MANTIS Air Defence System

MANTIS Air Defence System[1] (Modular, Automatic and Network Capable Targeting and Interception System), formerly titled NBS-C-RAM (Nächstbereichschutzsystem Counter Rocket, Artillery, and Mortar), is a very short-range air defence protection system of the German Air Force, intended for base-protection. It is produced by Rheinmetall Air Defence, a subsidiary of Rheinmetall of Germany. It is a part of the air force's future SysFla air-defence project.

MANTIS Air defence system
Meppen - WTD91 (TdBW) 109 ies.jpg
A turret of the German Air Force
Service history
Used byGermany
Production history
ManufacturerRheinmetall Air Defence
Mass5800 kg with ammunition

ShellAHEAD 35×228mm
Caliber35 × 228 mm
Elevation−15° to +85°
TraverseFull 360°
Rate of fire1000 rounds/min


The NBS C-RAM system is supposed to detect, track and shoot down incoming projectiles before they can reach their target within very close range. The system itself is based on Oerlikon Contraves' Skyshield air defence gun system.

An NBS C-RAM system consists of six 35mm automatic guns (capable of firing 1,000 rounds per minute), a ground control unit and two sensor units. The entire system is fully automated. The guns fire programmable AHEAD ammunition, developed by Rheinmetall Weapons and Munitions - Switzerland (formerly Oerlikon Contraves Pyrotec). The ammunition carries a payload of 152 tungsten projectiles weighing 3.3g (51gr) each.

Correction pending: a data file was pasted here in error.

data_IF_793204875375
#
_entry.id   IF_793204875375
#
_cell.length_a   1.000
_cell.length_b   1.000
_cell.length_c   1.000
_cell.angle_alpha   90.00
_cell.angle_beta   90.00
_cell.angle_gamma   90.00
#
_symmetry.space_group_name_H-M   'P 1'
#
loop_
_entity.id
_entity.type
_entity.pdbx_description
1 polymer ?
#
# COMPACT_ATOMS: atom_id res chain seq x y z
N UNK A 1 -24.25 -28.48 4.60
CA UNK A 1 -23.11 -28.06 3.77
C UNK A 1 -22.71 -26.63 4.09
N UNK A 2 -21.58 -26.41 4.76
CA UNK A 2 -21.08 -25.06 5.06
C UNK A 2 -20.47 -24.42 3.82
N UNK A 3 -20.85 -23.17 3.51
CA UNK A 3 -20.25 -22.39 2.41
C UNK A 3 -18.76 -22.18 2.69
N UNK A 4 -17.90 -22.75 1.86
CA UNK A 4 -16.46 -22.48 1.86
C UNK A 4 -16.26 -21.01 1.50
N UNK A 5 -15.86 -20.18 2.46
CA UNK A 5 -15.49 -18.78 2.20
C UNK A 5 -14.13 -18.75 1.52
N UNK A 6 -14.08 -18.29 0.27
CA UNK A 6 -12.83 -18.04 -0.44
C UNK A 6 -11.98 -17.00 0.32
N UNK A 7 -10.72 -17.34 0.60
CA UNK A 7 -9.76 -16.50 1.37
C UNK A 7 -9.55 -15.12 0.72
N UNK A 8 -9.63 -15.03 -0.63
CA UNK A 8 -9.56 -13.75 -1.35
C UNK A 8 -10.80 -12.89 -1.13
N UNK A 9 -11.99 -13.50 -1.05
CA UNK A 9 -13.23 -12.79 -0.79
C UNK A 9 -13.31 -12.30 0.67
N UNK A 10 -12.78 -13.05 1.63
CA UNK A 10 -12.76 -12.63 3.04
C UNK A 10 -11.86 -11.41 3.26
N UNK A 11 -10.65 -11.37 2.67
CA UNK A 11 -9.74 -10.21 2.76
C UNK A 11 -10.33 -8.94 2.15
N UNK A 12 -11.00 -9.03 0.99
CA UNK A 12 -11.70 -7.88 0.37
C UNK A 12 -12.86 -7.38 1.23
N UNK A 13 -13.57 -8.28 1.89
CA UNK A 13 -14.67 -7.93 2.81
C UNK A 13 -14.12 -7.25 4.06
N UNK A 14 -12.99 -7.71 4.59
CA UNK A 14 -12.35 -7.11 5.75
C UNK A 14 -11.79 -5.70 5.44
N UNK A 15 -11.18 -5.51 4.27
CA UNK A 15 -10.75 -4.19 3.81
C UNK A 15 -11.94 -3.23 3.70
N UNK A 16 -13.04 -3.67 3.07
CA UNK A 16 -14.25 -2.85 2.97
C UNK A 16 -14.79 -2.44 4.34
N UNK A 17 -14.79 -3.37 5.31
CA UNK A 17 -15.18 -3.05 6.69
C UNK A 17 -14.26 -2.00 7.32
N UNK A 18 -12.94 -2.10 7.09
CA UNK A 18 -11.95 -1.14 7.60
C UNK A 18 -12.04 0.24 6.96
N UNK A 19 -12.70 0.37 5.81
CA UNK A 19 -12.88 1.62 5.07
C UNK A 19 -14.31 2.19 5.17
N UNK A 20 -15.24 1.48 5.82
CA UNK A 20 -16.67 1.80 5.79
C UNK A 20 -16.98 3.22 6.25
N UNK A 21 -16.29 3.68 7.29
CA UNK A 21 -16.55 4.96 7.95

Originally, the German Army ordered a first batch of two systems in 2009, to be delivered in 2013, with two more systems planned to follow later, but were never bought. Both MANTIS systems have been transferred to the German Air Force, which is now responsible for all air defence tasks. The first two systems cost around €110.8 million, plus another €20 million for training and documentation purposes. In a follow-on contract, worth around €13.4 million, Rheinmetall will also deliver the corresponding ammunition to the Bundeswehr.[2]

The German Air Force took possession of the first MANTIS system on January 1, 2011.[3]

See alsoEdit

  • CIWS
  • LFK NG—the new air-defence missile of the German Army within the "SysFla" project
  • Phalanx CIWS—In 2004 the United States began to develop a land-based standalone model of its Phalanx Weapon System called the Centurion CRAM which was deployed to the Middle East in 2008
  • Rheinmetall Oerlikon Millennium Gun—Naval CIWS by Rheinmetall using same gun


  1. ^ "NBS MANTIS Air Defence Protection System". Army Technology. Retrieved 2018-10-20.
  2. ^ [1] Archived May 23, 2009, at the Wayback Machine
  3. ^ [2][dead link]